Discrimination in the workplace doesn’t necessarily commence once you’re hired, as what employers say or inquire during a job interview can also constitute discrimination in many instances. The law provides safeguards against discriminatory actions. If an employer engages in discriminatory behavior at the outset of your employment, it’s probable that such behavior will persist even after you’re hired. Learn more about what you can do.
Interview questions that are discriminatory (and potentially illegal):
Employers used to believe they had the liberty to say and ask anything they pleased during an interview. Fortunately, that’s no longer acceptable, and now, we have the right to decline to answer sensitive and possibly illegal questions.
During job interviews, employers must be cautious about the questions they ask to avoid discriminatory practices. Some questions may be unlawful or discriminatory, such as those that involve an applicant’s age, gender, marital status, religion, race, or disability. These types of inquiries can be used to make employment decisions, and ask them during an interview could be viewed as discriminatory.
For example, questions like “How old are you?” or “Are you planning to start a family soon?” may be used to discriminate against older or female applicants. Questions like “What is your religion?” or “Are you a US citizen?” could be seen as discriminatory against certain religious groups or nationalities.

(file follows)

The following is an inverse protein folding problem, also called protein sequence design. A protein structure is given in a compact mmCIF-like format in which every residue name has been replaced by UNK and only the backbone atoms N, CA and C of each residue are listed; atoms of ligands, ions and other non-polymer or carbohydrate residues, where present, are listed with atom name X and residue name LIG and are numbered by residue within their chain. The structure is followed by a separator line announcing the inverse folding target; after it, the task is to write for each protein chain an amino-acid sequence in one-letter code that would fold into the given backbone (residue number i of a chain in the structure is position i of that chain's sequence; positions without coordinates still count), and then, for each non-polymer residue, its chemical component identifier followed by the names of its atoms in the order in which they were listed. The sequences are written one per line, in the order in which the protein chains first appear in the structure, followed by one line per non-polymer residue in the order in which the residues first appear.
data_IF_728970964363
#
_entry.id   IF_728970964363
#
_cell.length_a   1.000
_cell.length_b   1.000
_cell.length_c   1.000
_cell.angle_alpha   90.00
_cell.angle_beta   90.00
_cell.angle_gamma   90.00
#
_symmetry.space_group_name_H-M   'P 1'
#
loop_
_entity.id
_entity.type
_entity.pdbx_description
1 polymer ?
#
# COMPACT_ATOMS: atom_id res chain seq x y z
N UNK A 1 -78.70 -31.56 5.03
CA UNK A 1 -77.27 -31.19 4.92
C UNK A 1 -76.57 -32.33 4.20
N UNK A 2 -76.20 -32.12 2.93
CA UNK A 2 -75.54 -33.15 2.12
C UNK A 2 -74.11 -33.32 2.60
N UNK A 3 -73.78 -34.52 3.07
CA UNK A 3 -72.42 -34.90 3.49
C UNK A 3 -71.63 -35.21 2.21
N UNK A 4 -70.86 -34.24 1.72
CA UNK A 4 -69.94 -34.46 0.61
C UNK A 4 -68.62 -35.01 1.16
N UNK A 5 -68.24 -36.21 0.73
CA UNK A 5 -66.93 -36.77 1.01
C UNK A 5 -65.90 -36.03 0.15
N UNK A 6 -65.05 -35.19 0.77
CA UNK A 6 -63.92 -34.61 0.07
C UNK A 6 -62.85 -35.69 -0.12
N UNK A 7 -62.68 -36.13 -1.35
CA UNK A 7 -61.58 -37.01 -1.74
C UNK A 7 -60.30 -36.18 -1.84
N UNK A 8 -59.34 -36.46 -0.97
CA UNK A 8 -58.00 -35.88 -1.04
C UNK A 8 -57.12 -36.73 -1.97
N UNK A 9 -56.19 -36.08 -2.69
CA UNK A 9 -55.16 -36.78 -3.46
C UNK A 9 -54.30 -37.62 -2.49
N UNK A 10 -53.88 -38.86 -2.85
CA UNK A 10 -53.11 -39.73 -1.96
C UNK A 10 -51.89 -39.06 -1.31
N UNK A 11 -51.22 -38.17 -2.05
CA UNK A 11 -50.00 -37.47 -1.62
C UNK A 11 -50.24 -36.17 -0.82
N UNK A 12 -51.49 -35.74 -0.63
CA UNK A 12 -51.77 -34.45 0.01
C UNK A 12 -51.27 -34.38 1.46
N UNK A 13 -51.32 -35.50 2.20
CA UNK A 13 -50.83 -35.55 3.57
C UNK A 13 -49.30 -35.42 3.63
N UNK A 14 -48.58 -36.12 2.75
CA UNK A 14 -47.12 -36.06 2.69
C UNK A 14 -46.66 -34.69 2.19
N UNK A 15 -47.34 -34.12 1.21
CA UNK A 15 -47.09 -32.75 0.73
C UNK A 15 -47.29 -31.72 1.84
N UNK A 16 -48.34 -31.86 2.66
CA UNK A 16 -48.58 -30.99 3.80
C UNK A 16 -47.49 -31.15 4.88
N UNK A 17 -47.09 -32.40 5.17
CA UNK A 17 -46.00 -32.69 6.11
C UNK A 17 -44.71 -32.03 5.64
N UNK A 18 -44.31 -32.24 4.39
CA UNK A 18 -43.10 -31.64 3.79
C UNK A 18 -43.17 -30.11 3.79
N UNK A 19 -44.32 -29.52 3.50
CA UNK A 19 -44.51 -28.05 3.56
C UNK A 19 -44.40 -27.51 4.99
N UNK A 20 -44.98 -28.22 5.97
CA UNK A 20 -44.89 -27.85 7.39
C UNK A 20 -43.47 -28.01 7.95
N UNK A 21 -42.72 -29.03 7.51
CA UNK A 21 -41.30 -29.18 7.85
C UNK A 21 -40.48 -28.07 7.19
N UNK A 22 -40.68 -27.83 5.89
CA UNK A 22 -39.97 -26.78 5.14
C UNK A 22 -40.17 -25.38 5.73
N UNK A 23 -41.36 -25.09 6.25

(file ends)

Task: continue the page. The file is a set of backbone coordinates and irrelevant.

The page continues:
Fortunately, the law protects job seekers from such discriminatory practices. Candidates have the right to refuse to answer sensitive or potentially illegal questions during an interview. Additionally, if an employer asks such questions during an interview, it could be viewed as evidence of discriminatory practices if a hiring decision is made based on those questions web series review.
Job seekers must be aware of their rights and understand what questions may be deemed discriminatory or unlawful during an interview. Employers must also take steps to ensure that their interview questions do not violate discrimination laws and are relevant to the position being filled.
If you find yourself facing discrimination during a job interview or in the workplace, it’s important to understand your legal rights and protections. You can explore the federal and state laws that are in place to safeguard against discriminatory employment practices, and take action if you feel your rights have been violated. By being aware of your rights and taking steps to fight back against discrimination, you can help create a more equitable and inclusive workplace for all.